How to Survive This Parenting Job, by Parent Coach Adriane Taylor


Today we welcome Adriane Taylor, Social Skills and Parent Coach. Adriane earned her B.S.Ed at The University of Georgia in Educational Psychology and her Master’s Degree from Georgia State University in Community Counseling. She has a genuine love for working with and supporting children in the area of social and behavioral skills, and she knows firsthand what it is like to be a parent of a child with special needs because her own daughter is deaf. Take it away, Adriane!


People ask me a lot of questions about my daughter, and I suspect it’s because they are wondering what it is like to raise a child who is “different.” I have been blessed with a child who is deaf, and although she speaks and hears – thanks to a cochlear implant – she still has many needs that overwhelm me on some days. But that’s okay, because I believe that she pushes and challenges me like I had never been challenged before she came along.

What I’d like for people to know – both those who ask questions, and those who are new to the special needs parenting world – is this: You learn to adjust to your situation, you don’t sweat the small stuff, and mostly you realize how thankful you are for the blessings your child has brought you. Following are a few things I have learned:

  1. Learn patience, patience, and more patience. My child never hit the major milestones when she was supposed to, but sooner or later she did it. I just needed to realize that she would do it in her own time, not mine, and I have found this to be true in everything she does.
  2. Quit comparing her to everyone else. I have to admit that there were days I would wish and pray she would be better at something than my best friend’s daughter who was the same age. It seemed everything came easier to her daughter, and my daughter would struggle just to keep up. But looking back, I see that my teenage girl handles disappointment better than many of her peers and is often better able to persevere through difficulties. Those early struggles made her emotionally stronger.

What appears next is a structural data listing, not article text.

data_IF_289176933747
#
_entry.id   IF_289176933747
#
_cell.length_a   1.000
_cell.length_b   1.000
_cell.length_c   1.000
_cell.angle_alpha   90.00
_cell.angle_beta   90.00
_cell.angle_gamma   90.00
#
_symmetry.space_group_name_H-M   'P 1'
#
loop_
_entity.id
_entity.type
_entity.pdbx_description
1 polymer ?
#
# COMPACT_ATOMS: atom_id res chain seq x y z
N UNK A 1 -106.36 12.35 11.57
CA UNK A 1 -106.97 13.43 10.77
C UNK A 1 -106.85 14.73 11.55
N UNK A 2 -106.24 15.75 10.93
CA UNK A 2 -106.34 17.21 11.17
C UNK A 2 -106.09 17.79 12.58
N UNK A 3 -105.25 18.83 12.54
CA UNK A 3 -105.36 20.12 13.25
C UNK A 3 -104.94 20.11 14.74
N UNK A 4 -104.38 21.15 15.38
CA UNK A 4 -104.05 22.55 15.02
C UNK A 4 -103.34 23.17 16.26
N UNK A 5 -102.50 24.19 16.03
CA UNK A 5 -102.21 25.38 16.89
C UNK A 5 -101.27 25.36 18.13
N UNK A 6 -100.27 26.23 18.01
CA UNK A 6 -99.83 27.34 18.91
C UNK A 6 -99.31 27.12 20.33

3. Focus on the positives and don’t get caught up in the what-ifs. I’ll admit when I first found out about my daughter’s deafness, I went into a dark hole. The grief was terrible in the beginning, but I survived and realized how blessed I am to be her mom. On those days when the challenges seem to be never-ending, I focus on the joyful and free spirited girl she is, and revel in how amazing life is with her in it.
  4. Give myself a break. Sometimes we moms sacrifice ourselves for the good of the family. We take on more and more and exhaust ourselves with the thinking that we never do enough for our children. I had to learn that it was okay to focus on myself because otherwise I could not be the best I could be as a mom. It’s okay to go out and get that mani/pedi, go on a walk with your favorite music (not hers), and have some quiet time to gather your thoughts and just be. This mom job is not an easy one, no matter who you are, so be kind to yourself.

As I look back over this list I realize that most everything I’ve said is not only for parents with a child with special needs – it is really for all parents, because everyone is on his or her own special journey with his or her own special child. All parents deal with the ups and downs of parenting.

I believe God gave me a special gift to have a daughter who is deaf, but He gave me a smart, funny son who also has my heart and who gives me the same amount of worries. But don’t all children do that for us? This parenting journey is like a mountain hike – just when you think you have made it to the mountaintop, you find that there is still another hill to climb.

I say you might as well enjoy the scenery!


Adriane has recently joined Kid’s Creek Therapy as a parent coach and social skills group instructor. If you would like more information about either of these programs or any of Kid’s Creek Therapy’s other services, please give us a call at (770) 888-5221 or complete our free consultation form.

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